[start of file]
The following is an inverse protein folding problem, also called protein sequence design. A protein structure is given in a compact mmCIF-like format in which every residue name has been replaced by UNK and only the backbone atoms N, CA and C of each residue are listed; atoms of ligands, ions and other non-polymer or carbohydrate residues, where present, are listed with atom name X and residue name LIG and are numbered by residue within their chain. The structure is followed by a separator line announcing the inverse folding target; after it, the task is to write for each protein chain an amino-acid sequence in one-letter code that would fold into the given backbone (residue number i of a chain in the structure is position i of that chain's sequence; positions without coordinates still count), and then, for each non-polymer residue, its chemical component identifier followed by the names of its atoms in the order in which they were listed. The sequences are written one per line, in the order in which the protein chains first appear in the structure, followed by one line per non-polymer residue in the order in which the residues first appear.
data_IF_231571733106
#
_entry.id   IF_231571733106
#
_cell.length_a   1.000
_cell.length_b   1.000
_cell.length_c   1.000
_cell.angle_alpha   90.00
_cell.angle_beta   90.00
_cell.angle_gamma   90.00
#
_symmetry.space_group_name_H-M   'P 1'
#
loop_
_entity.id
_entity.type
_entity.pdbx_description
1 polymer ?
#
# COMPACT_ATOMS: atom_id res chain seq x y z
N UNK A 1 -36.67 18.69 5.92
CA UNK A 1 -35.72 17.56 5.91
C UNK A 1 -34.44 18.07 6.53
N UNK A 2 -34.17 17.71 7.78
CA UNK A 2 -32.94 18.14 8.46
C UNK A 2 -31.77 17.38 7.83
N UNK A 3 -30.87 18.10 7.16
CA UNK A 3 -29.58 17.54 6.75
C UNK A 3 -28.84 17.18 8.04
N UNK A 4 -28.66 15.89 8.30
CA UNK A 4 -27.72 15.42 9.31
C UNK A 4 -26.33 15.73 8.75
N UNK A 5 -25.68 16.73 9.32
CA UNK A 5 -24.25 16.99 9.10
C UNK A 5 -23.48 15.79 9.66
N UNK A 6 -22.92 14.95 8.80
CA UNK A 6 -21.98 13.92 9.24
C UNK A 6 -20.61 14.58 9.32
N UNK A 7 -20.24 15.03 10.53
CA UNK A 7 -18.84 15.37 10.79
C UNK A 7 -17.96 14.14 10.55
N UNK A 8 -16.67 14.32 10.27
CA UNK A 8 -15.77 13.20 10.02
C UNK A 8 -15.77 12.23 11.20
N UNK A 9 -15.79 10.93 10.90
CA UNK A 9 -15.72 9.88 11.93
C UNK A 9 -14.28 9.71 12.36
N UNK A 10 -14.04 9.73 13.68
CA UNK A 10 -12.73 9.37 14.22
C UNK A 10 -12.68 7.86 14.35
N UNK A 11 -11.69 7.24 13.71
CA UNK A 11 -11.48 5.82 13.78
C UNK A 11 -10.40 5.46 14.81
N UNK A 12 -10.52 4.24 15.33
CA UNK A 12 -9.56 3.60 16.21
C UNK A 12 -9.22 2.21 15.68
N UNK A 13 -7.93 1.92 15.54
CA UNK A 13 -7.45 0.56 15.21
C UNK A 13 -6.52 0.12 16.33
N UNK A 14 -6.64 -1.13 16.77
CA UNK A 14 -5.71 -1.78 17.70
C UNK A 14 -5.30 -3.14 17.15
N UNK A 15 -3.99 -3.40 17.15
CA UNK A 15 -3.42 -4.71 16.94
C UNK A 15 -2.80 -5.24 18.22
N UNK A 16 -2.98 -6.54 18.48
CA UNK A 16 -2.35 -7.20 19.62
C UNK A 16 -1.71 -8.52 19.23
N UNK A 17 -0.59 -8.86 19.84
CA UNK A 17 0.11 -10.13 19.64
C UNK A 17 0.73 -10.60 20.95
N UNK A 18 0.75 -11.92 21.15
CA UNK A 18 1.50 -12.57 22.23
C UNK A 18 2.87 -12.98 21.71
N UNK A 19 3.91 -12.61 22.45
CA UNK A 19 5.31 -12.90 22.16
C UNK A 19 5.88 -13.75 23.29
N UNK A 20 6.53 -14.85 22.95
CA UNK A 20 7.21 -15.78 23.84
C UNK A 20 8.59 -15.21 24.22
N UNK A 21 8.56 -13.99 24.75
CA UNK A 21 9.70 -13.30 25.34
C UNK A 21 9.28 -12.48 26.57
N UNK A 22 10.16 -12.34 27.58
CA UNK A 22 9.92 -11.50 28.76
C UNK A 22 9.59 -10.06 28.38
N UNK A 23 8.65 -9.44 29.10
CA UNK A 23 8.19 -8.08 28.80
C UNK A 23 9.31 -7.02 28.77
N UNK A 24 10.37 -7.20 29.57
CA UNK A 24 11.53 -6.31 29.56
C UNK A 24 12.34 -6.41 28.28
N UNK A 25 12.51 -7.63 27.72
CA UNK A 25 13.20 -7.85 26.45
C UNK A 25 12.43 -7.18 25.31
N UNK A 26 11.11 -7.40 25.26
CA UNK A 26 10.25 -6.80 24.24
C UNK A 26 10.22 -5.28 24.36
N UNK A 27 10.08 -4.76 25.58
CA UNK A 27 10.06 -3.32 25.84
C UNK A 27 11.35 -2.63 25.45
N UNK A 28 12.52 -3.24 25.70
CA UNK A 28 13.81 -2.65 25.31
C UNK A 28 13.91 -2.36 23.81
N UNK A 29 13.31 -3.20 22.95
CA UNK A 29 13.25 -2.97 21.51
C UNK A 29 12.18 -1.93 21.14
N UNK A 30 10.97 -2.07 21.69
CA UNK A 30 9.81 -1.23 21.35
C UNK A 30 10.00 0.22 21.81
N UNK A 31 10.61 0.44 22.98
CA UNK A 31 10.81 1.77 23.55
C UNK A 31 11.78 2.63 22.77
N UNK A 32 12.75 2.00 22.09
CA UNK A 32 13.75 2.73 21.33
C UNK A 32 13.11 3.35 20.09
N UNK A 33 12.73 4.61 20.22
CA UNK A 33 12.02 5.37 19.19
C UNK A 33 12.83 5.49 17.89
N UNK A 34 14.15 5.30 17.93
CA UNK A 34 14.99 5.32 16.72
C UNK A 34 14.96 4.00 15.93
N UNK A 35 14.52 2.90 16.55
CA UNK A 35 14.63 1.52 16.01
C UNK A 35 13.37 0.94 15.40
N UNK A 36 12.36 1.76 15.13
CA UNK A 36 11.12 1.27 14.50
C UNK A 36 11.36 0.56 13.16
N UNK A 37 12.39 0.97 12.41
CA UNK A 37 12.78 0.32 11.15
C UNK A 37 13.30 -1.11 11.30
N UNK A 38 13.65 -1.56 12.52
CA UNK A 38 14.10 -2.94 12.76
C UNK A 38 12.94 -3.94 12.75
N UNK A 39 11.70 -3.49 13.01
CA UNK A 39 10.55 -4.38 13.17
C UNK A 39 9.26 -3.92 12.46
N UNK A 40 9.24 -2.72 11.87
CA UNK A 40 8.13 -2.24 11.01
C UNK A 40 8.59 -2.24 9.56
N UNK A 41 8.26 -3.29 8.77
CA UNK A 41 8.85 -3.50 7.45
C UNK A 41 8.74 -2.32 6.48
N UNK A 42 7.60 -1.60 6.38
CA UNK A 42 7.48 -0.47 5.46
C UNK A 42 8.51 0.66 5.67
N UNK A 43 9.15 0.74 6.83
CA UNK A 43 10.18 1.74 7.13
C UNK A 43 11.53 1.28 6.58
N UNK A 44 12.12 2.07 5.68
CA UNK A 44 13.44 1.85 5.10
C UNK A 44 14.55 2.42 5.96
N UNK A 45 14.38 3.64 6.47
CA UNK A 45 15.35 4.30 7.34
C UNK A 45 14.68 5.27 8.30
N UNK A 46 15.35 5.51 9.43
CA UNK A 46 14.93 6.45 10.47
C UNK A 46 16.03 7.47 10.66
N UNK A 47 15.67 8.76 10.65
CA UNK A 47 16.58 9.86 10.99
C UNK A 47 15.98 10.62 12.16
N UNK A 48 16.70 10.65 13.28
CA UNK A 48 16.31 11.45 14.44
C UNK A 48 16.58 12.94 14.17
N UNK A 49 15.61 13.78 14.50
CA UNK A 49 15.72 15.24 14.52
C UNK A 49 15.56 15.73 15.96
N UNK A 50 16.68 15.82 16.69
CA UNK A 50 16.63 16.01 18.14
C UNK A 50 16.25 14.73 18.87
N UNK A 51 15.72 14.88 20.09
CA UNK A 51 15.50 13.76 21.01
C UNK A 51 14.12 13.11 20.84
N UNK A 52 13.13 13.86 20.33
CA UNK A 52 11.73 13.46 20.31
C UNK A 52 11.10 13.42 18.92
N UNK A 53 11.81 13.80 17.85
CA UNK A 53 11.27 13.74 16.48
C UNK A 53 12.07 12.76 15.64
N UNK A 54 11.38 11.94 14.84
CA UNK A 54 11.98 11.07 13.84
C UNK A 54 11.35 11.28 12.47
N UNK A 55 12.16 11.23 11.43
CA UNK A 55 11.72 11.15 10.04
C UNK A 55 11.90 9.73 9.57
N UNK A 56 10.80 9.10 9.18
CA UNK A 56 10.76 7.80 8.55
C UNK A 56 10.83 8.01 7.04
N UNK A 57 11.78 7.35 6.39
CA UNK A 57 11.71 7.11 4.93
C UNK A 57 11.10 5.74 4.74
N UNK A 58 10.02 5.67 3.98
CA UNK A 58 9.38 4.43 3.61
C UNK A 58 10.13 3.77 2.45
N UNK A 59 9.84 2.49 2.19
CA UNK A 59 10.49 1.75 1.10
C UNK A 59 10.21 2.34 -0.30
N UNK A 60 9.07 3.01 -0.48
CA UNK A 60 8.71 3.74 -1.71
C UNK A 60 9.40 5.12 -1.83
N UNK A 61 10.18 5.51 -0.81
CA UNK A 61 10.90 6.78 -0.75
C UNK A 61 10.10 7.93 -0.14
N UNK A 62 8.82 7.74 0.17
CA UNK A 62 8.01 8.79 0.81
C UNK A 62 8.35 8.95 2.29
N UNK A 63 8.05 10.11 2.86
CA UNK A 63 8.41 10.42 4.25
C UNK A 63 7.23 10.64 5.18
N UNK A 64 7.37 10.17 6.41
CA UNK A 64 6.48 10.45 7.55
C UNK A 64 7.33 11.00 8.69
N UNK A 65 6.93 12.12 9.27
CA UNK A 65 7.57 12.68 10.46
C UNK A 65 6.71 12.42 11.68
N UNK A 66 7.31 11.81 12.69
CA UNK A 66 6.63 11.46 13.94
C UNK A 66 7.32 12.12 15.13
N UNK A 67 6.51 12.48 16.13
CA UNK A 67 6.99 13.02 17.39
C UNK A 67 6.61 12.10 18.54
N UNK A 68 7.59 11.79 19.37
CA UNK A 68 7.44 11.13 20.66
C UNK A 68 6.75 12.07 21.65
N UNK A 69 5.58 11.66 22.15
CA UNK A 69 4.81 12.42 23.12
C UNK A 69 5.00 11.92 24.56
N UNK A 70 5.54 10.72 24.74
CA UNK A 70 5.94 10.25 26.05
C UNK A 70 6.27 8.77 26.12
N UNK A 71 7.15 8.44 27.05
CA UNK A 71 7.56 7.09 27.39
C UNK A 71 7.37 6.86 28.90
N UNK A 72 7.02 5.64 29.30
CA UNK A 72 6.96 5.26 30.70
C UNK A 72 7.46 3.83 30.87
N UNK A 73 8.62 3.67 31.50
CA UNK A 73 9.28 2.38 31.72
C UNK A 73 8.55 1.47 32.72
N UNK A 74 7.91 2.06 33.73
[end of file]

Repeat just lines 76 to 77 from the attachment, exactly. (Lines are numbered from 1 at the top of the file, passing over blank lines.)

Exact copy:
N UNK A 19 3.91 -12.61 22.45
CA UNK A 19 5.31 -12.90 22.16